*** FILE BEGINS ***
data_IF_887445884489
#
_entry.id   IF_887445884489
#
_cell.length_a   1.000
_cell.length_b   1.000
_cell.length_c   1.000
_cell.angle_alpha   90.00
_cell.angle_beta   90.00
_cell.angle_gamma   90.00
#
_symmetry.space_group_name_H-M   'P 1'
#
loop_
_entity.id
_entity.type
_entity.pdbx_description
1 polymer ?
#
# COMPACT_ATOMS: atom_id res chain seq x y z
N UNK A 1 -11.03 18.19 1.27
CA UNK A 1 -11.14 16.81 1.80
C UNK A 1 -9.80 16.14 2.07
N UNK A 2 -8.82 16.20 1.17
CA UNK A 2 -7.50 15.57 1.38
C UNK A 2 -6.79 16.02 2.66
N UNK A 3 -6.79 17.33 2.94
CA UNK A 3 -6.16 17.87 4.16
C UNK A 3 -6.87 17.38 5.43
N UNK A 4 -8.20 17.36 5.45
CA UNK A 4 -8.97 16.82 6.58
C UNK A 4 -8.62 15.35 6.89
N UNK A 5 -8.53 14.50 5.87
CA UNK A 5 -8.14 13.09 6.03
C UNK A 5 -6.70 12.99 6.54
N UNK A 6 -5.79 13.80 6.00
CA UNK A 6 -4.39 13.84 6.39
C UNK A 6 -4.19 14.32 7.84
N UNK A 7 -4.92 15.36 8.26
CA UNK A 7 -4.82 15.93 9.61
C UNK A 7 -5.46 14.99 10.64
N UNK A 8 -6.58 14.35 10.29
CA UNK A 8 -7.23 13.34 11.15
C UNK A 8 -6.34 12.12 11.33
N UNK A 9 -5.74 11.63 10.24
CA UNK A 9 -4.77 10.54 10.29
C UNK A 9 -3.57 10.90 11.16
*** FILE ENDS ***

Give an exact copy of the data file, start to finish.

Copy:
data_IF_887445884489
#
_entry.id   IF_887445884489
#
_cell.length_a   1.000
_cell.length_b   1.000
_cell.length_c   1.000
_cell.angle_alpha   90.00
_cell.angle_beta   90.00
_cell.angle_gamma   90.00
#
_symmetry.space_group_name_H-M   'P 1'
#
loop_
_entity.id
_entity.type
_entity.pdbx_description
1 polymer ?
#
# COMPACT_ATOMS: atom_id res chain seq x y z
N UNK A 1 -11.03 18.19 1.27
CA UNK A 1 -11.14 16.81 1.80
C UNK A 1 -9.80 16.14 2.07
N UNK A 2 -8.82 16.20 1.17
CA UNK A 2 -7.50 15.57 1.38
C UNK A 2 -6.79 16.02 2.66
N UNK A 3 -6.79 17.33 2.94
CA UNK A 3 -6.16 17.87 4.16
C UNK A 3 -6.87 17.38 5.43
N UNK A 4 -8.20 17.36 5.45
CA UNK A 4 -8.97 16.82 6.58
C UNK A 4 -8.62 15.35 6.89
N UNK A 5 -8.53 14.50 5.87
CA UNK A 5 -8.14 13.09 6.03
C UNK A 5 -6.70 12.99 6.54
N UNK A 6 -5.79 13.80 6.00
CA UNK A 6 -4.39 13.84 6.39
C UNK A 6 -4.19 14.32 7.84
N UNK A 7 -4.92 15.36 8.26
CA UNK A 7 -4.82 15.93 9.61
C UNK A 7 -5.46 14.99 10.64
N UNK A 8 -6.58 14.35 10.29
CA UNK A 8 -7.23 13.34 11.15
C UNK A 8 -6.34 12.12 11.33
N UNK A 9 -5.74 11.63 10.24
CA UNK A 9 -4.77 10.54 10.29
C UNK A 9 -3.57 10.90 11.16